Already one of the country's most popular SUVs, this seven-seater has just been updated.

It has tweaked styling, added equipment and more power from its V6 engine but the Kluger is also more expensive than before.

So can it keep up with the competition?

The Kluger is one of Toyota's best-selling models winning over buyers with large interior proportions, loads of power and excellent ownership credentials.

The 2017 range starts at $43,550 for the two-wheel drive GX, moving as high as $69,935 for the all-wheel drive Grande A driven here.

That makes the updated Kluger up to $2,360 more than before and importantly more expensive than all of its key rivals.

So it needs to be good.

Settle into the cockpit and you can begin to realise the benefits of this thing's physical size. There's a decidedly US theme to the cabin with massive, almost novelty-sized cup holders, these big broad chairs and a massive centre console which is great for storage.

But in saying that the Kluger isn't perfect.

You miss out on a digital speedo and Toyota has persisted with their own in-house entertainment system rather than going for the far more interactive and usable Apple CarPlay or Android Auto Suite.

More disappointing though is the lack of standard safety features across the Kluger range.

Fortunately the Kluger makes up some key ground in interior space.

There is acres of room in this second row and you can access the third row via this clever folding seats.

Another benefit is that every occupant gets face-level air vents.

Under the bonnet resides a carryover 3.5 liter petrol V6 engine.

New direct injection technology and a high compression ratio enable 218 kilowatts of power and 350 newton meters of torque.

That's 17 kilowatts and 13 newton meters more than the predecessor which, let's be honest, never really felt like it was down on power anyway.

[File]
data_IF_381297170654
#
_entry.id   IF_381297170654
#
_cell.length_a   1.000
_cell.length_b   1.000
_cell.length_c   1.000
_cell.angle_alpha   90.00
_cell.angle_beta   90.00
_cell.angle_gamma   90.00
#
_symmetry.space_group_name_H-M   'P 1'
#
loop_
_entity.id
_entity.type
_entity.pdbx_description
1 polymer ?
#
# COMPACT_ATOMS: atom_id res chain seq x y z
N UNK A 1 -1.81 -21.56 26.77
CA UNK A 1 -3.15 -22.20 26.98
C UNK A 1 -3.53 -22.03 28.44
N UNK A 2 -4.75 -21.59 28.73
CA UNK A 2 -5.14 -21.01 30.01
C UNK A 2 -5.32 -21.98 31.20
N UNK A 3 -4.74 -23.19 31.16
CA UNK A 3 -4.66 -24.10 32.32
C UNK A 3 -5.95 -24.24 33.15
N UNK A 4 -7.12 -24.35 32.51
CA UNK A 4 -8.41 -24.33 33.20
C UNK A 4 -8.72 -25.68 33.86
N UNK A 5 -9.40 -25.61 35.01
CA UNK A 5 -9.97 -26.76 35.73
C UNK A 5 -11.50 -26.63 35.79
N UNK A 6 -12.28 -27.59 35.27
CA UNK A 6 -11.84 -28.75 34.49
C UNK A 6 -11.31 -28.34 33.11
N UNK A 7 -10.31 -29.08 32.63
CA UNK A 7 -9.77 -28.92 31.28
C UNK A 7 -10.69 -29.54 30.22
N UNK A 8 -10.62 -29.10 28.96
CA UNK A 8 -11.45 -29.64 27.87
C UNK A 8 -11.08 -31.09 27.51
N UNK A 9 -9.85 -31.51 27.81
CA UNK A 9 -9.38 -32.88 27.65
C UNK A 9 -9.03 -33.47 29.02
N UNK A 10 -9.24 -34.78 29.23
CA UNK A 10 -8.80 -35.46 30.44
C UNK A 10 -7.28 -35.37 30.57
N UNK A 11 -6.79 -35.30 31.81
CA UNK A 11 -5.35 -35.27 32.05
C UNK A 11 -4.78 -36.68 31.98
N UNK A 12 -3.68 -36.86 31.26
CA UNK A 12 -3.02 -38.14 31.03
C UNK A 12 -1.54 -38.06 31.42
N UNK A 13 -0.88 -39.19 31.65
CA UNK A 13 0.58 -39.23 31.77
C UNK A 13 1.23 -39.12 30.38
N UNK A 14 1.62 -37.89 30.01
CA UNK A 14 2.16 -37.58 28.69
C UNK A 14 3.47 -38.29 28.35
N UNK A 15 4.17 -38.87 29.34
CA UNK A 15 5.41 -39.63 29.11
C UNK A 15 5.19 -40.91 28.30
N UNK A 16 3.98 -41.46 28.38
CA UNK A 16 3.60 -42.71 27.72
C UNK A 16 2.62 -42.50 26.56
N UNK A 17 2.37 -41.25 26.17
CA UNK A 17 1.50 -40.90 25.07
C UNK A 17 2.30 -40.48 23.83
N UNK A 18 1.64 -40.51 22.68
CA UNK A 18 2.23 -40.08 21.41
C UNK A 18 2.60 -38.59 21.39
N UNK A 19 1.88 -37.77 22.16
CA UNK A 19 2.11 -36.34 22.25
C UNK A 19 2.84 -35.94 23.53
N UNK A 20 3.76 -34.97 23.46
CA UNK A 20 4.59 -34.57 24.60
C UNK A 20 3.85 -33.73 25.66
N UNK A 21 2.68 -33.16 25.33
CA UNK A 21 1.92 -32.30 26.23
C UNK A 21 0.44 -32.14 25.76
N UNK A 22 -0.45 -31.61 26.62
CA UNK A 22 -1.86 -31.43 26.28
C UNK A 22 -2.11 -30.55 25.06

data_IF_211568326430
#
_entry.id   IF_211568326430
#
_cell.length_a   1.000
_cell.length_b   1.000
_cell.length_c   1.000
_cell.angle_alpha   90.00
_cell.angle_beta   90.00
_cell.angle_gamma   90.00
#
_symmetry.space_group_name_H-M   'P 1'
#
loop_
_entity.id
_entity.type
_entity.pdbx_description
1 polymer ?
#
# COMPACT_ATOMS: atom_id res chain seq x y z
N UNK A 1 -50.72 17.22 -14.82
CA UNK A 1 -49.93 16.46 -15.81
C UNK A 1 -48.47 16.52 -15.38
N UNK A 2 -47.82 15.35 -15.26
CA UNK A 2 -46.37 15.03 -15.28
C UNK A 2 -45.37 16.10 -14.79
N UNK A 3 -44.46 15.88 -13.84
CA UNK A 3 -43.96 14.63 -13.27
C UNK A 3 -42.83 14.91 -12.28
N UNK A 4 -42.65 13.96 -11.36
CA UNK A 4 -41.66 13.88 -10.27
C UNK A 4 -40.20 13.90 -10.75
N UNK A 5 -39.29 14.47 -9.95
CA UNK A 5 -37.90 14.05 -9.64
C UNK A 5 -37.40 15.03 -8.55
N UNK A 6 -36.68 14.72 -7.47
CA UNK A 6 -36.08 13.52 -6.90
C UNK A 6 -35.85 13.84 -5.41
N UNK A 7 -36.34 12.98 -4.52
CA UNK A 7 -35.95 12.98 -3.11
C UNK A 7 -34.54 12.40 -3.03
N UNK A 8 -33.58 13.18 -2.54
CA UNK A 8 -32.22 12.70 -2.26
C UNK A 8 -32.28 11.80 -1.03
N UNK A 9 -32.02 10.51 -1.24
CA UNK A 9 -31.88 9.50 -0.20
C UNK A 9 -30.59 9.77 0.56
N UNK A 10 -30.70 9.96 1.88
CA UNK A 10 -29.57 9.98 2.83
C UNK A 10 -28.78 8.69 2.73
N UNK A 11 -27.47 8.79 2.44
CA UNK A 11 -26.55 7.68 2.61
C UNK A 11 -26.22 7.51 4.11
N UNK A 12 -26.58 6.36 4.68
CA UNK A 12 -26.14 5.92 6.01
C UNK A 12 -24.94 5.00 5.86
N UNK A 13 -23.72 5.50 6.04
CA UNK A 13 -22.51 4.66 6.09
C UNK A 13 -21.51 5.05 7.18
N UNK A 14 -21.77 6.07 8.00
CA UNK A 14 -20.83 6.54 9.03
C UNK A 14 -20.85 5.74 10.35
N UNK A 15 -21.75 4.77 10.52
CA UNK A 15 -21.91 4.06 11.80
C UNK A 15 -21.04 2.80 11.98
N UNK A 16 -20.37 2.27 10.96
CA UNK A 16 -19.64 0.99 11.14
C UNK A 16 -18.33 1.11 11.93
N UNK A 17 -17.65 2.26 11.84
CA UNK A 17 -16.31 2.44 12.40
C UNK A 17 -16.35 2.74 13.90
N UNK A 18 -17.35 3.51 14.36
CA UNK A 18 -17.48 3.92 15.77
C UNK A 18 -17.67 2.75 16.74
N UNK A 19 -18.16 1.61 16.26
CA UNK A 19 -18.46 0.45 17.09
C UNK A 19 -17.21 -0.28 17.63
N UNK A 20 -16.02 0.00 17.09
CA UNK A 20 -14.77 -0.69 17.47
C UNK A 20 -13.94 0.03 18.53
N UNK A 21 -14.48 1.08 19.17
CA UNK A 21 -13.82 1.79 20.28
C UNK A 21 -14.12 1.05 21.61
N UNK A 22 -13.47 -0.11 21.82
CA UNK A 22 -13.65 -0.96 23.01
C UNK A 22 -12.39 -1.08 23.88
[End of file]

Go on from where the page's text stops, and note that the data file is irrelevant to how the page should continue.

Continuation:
Put your foot to the floor and it never really feels overly stressed.

It just delivers a nice linear torque curve and it is quite relaxed in its day-to-day demeanor.

One thing I have taken exception to is the new eight speed automatic transmission.

It's obvious that Toyota are trying to deliver better fuel economy from it and that's shown in the claimed fuel rating but even so, the eight speed is really hell bent on getting to its highest possible gear in order to get that fuel economy and the trade-off is that it is quite indecisive.

Just when you want a little bit more power and go bury the slipper it has to, kind of, wind back through the gears in order to get you that desired power and, all in all, it's a little bit frustrating because for a V6 engine it should have that power on tap, without having to rely on the gearbox to get you there.

The Kluger's big engine is accompanied by a soft, comfort-based, dynamic skillset, one that faithfully keeps occupants settled but won't particularly enamor the driver.

It's not as pointed as something as Mazda's CX-9.

Instead it trades those really sporty skillsets for more comfort-oriented dynamics.

The benefits of that are that this thing stays really composed, it's really comfortable and you get very little of the outside elements getting through the cabin.

In the end though, space, reliability and peace of mind is what the Kluger is all about and you have to argue that it does deliver on all three fronts but, that said, this is one of the more expensive offering in its class and there are still some question marks over equipment levels.

So it's fair to say that it does ask a lot for the privilege.

For inquires about the 2017 Toyota Kluger Grande, visit Thompson TOYOTO for more details

Image Source: Google Images